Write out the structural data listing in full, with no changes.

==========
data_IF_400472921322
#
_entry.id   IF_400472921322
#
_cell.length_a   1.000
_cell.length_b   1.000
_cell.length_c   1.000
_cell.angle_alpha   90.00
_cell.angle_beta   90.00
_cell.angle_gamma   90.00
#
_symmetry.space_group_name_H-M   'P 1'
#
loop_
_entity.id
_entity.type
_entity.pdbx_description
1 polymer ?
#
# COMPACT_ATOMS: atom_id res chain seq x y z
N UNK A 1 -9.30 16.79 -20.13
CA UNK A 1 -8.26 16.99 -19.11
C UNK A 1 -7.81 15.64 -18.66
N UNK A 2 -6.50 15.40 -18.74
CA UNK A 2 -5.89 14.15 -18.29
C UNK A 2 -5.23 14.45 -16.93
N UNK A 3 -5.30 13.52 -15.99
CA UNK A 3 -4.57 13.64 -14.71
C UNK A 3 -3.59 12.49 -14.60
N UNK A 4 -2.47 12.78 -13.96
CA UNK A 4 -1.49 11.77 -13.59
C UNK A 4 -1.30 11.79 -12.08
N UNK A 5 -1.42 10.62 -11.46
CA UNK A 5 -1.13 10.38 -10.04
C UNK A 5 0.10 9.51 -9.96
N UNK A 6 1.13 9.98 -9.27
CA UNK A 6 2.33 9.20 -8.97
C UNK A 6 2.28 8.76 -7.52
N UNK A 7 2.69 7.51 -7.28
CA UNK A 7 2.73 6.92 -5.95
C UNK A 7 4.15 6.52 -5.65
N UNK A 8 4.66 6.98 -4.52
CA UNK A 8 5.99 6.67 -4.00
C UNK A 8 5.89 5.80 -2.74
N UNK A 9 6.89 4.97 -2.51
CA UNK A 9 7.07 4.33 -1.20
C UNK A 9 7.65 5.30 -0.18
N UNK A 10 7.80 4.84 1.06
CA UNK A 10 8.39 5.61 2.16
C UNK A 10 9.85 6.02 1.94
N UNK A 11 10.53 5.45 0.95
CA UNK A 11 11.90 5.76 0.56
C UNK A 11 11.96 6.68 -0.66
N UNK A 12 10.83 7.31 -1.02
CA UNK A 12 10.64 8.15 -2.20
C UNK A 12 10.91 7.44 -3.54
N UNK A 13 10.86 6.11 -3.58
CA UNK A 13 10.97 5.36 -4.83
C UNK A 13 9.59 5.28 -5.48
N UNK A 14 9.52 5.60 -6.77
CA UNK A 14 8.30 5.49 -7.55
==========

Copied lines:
data_IF_400472921322
#
_entry.id   IF_400472921322
#
_cell.length_a   1.000
_cell.length_b   1.000
_cell.length_c   1.000
_cell.angle_alpha   90.00
_cell.angle_beta   90.00
_cell.angle_gamma   90.00
#
_symmetry.space_group_name_H-M   'P 1'
#
loop_
_entity.id
_entity.type
_entity.pdbx_description
1 polymer ?
#
# COMPACT_ATOMS: atom_id res chain seq x y z
N UNK A 1 -9.30 16.79 -20.13
CA UNK A 1 -8.26 16.99 -19.11
C UNK A 1 -7.81 15.64 -18.66
N UNK A 2 -6.50 15.40 -18.74
CA UNK A 2 -5.89 14.15 -18.29
C UNK A 2 -5.23 14.45 -16.93
N UNK A 3 -5.30 13.52 -15.99
CA UNK A 3 -4.57 13.64 -14.71
C UNK A 3 -3.59 12.49 -14.60
N UNK A 4 -2.47 12.78 -13.96
CA UNK A 4 -1.49 11.77 -13.59
C UNK A 4 -1.30 11.79 -12.08
N UNK A 5 -1.42 10.62 -11.46
CA UNK A 5 -1.13 10.38 -10.04
C UNK A 5 0.10 9.51 -9.96
N UNK A 6 1.13 9.98 -9.27
CA UNK A 6 2.33 9.20 -8.97
C UNK A 6 2.28 8.76 -7.52
N UNK A 7 2.69 7.51 -7.28
CA UNK A 7 2.73 6.92 -5.95
C UNK A 7 4.15 6.52 -5.65
N UNK A 8 4.66 6.98 -4.52
CA UNK A 8 5.99 6.67 -4.00
C UNK A 8 5.89 5.80 -2.74
N UNK A 9 6.89 4.97 -2.51
CA UNK A 9 7.07 4.33 -1.20
C UNK A 9 7.65 5.30 -0.18
N UNK A 10 7.80 4.84 1.06
CA UNK A 10 8.39 5.61 2.16
C UNK A 10 9.85 6.02 1.94
N UNK A 11 10.53 5.45 0.95
CA UNK A 11 11.90 5.76 0.56
C UNK A 11 11.96 6.68 -0.66
N UNK A 12 10.83 7.31 -1.02
CA UNK A 12 10.64 8.15 -2.20
C UNK A 12 10.91 7.44 -3.54
N UNK A 13 10.86 6.11 -3.58
CA UNK A 13 10.97 5.36 -4.83
C UNK A 13 9.59 5.28 -5.48
N UNK A 14 9.52 5.60 -6.77
CA UNK A 14 8.30 5.49 -7.55